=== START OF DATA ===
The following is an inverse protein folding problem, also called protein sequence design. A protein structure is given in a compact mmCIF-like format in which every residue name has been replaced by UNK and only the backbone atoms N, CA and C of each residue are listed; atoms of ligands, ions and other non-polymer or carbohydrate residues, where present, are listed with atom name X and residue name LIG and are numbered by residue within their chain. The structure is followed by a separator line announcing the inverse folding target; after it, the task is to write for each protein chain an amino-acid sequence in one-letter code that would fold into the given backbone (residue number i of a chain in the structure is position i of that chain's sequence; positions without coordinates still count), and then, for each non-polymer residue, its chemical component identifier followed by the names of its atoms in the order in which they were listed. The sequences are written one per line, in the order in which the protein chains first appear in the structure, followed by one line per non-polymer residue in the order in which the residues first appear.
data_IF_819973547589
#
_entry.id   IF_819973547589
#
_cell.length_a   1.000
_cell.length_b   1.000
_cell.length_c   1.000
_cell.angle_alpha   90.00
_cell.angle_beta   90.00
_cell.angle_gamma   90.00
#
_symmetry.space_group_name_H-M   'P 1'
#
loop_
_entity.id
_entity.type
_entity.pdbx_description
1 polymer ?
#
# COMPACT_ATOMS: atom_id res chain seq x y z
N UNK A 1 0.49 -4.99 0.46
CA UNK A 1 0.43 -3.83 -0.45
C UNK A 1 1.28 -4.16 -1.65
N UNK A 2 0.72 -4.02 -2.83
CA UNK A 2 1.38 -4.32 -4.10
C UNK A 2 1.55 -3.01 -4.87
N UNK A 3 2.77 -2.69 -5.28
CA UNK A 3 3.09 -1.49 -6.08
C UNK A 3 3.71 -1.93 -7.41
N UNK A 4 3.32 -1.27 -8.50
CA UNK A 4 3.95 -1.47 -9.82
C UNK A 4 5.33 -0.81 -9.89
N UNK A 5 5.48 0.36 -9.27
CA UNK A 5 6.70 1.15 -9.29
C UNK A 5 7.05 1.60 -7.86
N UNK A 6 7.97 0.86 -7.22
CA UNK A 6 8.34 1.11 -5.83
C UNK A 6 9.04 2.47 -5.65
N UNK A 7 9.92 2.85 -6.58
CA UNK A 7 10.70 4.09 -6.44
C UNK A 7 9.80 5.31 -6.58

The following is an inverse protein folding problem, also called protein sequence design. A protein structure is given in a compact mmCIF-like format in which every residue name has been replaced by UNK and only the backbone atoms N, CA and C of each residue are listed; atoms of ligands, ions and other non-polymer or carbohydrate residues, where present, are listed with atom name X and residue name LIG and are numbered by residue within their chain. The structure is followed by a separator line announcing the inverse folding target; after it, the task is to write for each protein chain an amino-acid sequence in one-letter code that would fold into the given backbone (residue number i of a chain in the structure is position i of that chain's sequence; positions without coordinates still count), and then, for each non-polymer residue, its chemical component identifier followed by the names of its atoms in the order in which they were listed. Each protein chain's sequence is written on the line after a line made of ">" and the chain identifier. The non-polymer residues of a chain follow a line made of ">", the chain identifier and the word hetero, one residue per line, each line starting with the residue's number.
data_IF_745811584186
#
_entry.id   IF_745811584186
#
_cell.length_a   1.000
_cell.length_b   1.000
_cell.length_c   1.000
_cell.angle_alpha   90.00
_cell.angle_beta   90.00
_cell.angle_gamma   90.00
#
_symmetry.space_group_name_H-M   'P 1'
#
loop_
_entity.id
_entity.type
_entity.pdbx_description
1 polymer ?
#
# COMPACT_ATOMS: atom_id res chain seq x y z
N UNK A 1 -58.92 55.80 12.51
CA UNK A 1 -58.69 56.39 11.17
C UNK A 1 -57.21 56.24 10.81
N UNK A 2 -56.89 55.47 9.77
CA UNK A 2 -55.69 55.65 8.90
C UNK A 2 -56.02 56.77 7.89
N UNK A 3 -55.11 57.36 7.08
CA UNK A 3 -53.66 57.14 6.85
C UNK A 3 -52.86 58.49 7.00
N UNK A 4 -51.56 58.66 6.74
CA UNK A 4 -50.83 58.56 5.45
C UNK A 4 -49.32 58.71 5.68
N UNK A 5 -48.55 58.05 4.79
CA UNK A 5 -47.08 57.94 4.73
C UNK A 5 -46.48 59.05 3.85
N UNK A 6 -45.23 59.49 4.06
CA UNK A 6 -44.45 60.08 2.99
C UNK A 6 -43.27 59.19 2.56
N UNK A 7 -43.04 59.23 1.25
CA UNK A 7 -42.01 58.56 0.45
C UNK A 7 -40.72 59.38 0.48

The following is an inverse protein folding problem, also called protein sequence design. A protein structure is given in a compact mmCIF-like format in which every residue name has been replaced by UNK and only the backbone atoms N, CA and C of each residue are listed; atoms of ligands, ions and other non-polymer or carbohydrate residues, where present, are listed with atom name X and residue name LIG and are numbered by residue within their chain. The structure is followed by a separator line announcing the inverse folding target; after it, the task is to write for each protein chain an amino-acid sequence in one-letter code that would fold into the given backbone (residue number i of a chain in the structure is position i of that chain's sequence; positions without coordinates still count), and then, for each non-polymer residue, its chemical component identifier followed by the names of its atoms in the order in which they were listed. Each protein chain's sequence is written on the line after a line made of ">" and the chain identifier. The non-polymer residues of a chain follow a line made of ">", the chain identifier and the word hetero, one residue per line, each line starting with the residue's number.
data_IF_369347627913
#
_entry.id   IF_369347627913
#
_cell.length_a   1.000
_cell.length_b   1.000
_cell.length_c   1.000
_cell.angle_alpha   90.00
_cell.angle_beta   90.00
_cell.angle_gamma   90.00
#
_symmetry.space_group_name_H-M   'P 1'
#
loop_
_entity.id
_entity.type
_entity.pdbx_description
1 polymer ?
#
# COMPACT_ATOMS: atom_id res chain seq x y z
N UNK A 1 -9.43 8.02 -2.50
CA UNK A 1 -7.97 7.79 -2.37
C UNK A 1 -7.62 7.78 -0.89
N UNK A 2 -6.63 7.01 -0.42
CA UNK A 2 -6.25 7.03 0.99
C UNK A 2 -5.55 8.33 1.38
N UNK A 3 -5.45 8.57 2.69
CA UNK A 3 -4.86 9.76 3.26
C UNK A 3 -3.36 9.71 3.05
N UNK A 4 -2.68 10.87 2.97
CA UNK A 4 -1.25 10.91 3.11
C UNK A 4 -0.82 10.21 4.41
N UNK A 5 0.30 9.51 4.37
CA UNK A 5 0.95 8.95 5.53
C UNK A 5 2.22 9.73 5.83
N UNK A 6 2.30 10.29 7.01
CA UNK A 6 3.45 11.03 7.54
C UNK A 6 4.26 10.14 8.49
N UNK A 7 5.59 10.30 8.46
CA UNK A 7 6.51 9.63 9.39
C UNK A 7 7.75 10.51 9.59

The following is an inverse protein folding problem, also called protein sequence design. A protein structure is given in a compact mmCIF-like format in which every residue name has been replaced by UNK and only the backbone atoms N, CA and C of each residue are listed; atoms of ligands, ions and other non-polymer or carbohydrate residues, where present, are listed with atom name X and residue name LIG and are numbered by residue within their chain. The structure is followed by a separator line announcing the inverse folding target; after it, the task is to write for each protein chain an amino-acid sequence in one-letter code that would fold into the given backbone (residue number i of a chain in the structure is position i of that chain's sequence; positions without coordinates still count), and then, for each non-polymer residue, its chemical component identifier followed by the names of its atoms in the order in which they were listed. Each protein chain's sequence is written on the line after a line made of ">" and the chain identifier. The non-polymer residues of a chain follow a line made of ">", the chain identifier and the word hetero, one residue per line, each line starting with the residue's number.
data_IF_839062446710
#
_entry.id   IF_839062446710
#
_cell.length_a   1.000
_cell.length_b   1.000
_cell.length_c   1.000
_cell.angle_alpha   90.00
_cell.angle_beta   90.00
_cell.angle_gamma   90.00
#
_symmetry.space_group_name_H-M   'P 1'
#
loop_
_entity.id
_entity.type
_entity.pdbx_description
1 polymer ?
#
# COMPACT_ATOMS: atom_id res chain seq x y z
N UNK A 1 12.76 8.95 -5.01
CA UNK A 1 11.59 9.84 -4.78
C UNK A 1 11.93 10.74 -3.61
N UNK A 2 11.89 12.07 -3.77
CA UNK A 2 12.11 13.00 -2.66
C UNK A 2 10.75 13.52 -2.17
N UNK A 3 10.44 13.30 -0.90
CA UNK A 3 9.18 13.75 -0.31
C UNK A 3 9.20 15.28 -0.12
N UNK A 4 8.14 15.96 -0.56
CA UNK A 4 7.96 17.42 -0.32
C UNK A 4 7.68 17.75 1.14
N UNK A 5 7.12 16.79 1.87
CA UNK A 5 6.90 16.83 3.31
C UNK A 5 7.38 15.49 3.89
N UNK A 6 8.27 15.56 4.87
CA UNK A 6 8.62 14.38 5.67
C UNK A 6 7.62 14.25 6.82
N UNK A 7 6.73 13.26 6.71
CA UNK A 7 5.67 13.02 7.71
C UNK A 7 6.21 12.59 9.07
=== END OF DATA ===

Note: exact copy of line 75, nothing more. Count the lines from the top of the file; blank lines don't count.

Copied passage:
C UNK A 4 -49.32 58.71 5.68